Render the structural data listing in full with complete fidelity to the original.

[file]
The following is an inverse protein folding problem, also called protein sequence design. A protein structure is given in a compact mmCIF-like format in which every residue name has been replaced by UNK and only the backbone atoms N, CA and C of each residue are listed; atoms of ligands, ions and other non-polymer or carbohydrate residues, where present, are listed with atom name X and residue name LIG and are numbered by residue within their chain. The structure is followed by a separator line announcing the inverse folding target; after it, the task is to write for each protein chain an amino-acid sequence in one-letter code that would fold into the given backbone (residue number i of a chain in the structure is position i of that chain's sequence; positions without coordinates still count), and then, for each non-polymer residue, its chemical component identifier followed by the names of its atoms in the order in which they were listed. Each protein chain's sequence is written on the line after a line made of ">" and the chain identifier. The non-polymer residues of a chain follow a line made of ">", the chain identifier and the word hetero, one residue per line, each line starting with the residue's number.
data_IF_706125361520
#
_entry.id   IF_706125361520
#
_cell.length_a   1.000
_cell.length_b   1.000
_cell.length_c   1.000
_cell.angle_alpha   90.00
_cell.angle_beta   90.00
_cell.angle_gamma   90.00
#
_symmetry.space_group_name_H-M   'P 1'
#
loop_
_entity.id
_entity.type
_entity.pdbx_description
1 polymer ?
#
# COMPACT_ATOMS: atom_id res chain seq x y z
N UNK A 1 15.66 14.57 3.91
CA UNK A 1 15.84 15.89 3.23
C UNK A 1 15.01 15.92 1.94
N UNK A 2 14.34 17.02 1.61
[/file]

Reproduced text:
The following is an inverse protein folding problem, also called protein sequence design. A protein structure is given in a compact mmCIF-like format in which every residue name has been replaced by UNK and only the backbone atoms N, CA and C of each residue are listed; atoms of ligands, ions and other non-polymer or carbohydrate residues, where present, are listed with atom name X and residue name LIG and are numbered by residue within their chain. The structure is followed by a separator line announcing the inverse folding target; after it, the task is to write for each protein chain an amino-acid sequence in one-letter code that would fold into the given backbone (residue number i of a chain in the structure is position i of that chain's sequence; positions without coordinates still count), and then, for each non-polymer residue, its chemical component identifier followed by the names of its atoms in the order in which they were listed. Each protein chain's sequence is written on the line after a line made of ">" and the chain identifier. The non-polymer residues of a chain follow a line made of ">", the chain identifier and the word hetero, one residue per line, each line starting with the residue's number.
data_IF_706125361520
#
_entry.id   IF_706125361520
#
_cell.length_a   1.000
_cell.length_b   1.000
_cell.length_c   1.000
_cell.angle_alpha   90.00
_cell.angle_beta   90.00
_cell.angle_gamma   90.00
#
_symmetry.space_group_name_H-M   'P 1'
#
loop_
_entity.id
_entity.type
_entity.pdbx_description
1 polymer ?
#
# COMPACT_ATOMS: atom_id res chain seq x y z
N UNK A 1 15.66 14.57 3.91
CA UNK A 1 15.84 15.89 3.23
C UNK A 1 15.01 15.92 1.94
N UNK A 2 14.34 17.02 1.61